Inflation and interest rates: What’s tipping the scales?
Building your savings strategy involves making assumptions about spending habits, market fluctuations, and expected returns. In today’s economic climate, with these factors changing almost daily, what predictions can we reliably make? Chan Huynh, Senior Wealth Advisor at SCU and Credential Securities, says there are two important factors to account for right now: Interest rates and inflation.
“On one hand, rising interest rates makes it seem like Christmas for investors, because you’re finally getting higher rewards for your savings,” said Huynh. “But remember that you also need to balance this with inflation.”
Let's talk inflation
To start, it’s important to establish that inflation itself isn’t a bad thing. Stable inflation is good for the economy, since rising prices encourage consumers to buy products now, rather than waiting until later. Ideally, central banks prefer to keep inflation close to 2%. This keeps the economy stable without eroding your purchasing power too dramatically.
However, inflation hurts the economy when it gets too high — which is the reality Canada is facing right now. As of May 31, 2022, inflation is sitting at 6.8% — the highest it’s been since 1991. Put simply, Huynh explained, this is because the demand for goods and services far outweighs the supply. You’ve probably already noticed the rising prices in the grocery line and at the gas pump, but you may not realize it’s also decreasing the power of your investments.
By raising interest rates, the Bank of Canada hopes to slow inflation down, and lessen the chances of an economic recession. “If we do run into a recession, we want to have a soft landing, not a crash,” Huynh explained.
What does this mean for me?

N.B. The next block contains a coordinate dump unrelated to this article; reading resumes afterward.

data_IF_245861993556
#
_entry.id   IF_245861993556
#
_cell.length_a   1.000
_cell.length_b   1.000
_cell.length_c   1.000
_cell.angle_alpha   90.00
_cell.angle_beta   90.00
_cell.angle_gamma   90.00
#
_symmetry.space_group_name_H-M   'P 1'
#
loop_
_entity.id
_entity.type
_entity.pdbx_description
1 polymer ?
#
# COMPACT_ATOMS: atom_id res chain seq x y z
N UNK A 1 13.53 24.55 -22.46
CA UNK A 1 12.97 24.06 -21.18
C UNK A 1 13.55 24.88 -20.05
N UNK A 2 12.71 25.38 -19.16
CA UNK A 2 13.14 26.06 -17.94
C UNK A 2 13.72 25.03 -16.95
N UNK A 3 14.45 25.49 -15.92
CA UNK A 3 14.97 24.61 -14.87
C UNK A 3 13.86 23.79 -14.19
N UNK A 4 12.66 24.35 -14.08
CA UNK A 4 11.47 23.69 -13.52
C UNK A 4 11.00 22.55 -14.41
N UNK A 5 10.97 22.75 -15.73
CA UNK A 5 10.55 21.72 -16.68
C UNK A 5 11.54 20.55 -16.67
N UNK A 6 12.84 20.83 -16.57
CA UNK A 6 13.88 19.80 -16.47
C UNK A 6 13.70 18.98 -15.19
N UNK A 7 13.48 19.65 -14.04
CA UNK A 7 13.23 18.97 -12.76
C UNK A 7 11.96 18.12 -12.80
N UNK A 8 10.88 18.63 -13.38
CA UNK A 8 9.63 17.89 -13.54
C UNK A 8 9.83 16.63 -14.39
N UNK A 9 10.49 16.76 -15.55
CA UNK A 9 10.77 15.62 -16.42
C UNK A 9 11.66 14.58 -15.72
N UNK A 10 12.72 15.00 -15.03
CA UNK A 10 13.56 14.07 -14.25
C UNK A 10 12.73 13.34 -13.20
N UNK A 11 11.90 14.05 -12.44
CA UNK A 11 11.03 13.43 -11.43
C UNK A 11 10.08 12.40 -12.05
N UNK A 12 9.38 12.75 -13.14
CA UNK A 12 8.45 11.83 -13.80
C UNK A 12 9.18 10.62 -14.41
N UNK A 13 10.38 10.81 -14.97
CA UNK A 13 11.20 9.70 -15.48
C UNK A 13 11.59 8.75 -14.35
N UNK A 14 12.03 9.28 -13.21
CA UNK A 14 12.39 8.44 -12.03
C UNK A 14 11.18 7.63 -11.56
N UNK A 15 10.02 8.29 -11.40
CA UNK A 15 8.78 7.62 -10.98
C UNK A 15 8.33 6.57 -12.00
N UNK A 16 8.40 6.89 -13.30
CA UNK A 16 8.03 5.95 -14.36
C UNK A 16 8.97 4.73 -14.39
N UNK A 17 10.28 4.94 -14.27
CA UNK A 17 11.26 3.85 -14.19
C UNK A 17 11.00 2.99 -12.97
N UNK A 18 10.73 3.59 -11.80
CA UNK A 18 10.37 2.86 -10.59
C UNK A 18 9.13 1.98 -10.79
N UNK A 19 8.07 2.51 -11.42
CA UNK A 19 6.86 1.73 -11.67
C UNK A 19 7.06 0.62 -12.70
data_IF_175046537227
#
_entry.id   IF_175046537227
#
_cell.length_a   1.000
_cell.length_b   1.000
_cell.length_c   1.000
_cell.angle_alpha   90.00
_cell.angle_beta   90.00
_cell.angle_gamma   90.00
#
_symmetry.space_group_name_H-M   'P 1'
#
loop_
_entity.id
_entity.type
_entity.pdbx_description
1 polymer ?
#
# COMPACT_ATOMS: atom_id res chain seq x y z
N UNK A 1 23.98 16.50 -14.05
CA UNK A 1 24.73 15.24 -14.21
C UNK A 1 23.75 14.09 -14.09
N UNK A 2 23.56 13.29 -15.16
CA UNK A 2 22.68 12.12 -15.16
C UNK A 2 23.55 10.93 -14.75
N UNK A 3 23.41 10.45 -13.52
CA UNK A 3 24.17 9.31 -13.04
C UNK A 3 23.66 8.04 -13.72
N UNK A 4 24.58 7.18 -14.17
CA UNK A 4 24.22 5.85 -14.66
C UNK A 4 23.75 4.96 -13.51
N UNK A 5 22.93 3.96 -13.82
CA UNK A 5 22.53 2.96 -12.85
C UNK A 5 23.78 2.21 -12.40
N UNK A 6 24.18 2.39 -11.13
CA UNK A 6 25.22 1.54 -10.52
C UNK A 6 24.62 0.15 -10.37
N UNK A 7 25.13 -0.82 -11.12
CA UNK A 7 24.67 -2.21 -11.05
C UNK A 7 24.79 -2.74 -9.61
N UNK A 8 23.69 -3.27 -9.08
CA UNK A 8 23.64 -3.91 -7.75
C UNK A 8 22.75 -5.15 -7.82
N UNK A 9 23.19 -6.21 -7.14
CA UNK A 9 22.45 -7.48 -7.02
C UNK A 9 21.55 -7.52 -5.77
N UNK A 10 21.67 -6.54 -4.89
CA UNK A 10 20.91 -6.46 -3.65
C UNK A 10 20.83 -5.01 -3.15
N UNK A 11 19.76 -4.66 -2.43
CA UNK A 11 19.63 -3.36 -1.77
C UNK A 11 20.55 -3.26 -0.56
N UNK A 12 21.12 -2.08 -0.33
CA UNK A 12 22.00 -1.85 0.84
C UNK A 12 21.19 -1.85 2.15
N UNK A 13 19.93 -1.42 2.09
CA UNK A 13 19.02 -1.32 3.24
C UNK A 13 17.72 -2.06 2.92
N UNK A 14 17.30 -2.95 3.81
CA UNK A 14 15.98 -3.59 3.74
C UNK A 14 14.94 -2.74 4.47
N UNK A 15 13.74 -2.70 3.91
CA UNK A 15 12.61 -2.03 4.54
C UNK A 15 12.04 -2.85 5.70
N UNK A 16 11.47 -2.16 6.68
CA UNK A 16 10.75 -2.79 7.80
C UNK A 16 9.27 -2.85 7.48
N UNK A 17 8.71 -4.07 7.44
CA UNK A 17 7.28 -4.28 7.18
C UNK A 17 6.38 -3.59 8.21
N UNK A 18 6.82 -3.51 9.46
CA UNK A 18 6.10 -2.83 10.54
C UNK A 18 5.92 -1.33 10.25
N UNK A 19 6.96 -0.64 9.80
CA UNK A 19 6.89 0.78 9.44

In order to illustrate how these factors might affect your financial plan, Huynh described a conversation he recently had with a member. Huynh recommends members meet with him at least once a year to check in on what goals they’re trying to reach, how their habits and behaviours affect those goals, and what concerns are keeping them up at night.
“Discussions around specific products come later,” said Huynh. “We can’t talk about tools until we know what we’re building.”
In their conversation, the member shared that he was concerned about how rising inflation would affect his long-term portfolio. Not only that, but higher interest rates and an increased cost of living was making it more difficult to pay down vehicle and education debt in the timeframe he originally planned.
First, Huynh recommended the member revisit his budget and prioritize his spending, so they could have a better understanding of what savings goals were realistic. Huynh also referred the member to a lending specialist to discuss how best to tackle his debts — without neglecting long-term planning.
In time, they settled on three major priorities: Staying on budget, paying down debt, and growing long-term savings. It was only once these goals were established that Huynh began to help the member explore what tools would best set him up for success. The member was concerned about market volatility, so they settled on investing part of his savings in short-term GICs to give him a guaranteed rate of return. Then, to make sure to account for inflation, and to be more tax effective, they invested another portion of his savings in the market.
By the end, the member was much more confident in his financial plan, and the steps he needed to take before
their next check in.
Of course, everyone’s financial situation is unique, and you may have different concerns keeping you up at night. “That’s why it’s so valuable to speak with an expert,” said Huynh. “That way, we can make sure the scales are tipping in your favour.”
We’re here to help you reach your savings goals, and make sure you’re getting the most from your money. Contact us to start the conversation.
Mutual funds, other securities and securities related financial planning services are offered through Credential Securities, a division of Credential Qtrade Securities Inc. Credential Securities is a registered mark owned by Aviso Wealth Inc. Unless otherwise stated, mutual funds, other securities and cash balances are not covered by the Canada Deposit Insurance Corporation or by any other government deposit insurer that insures deposits in credit unions.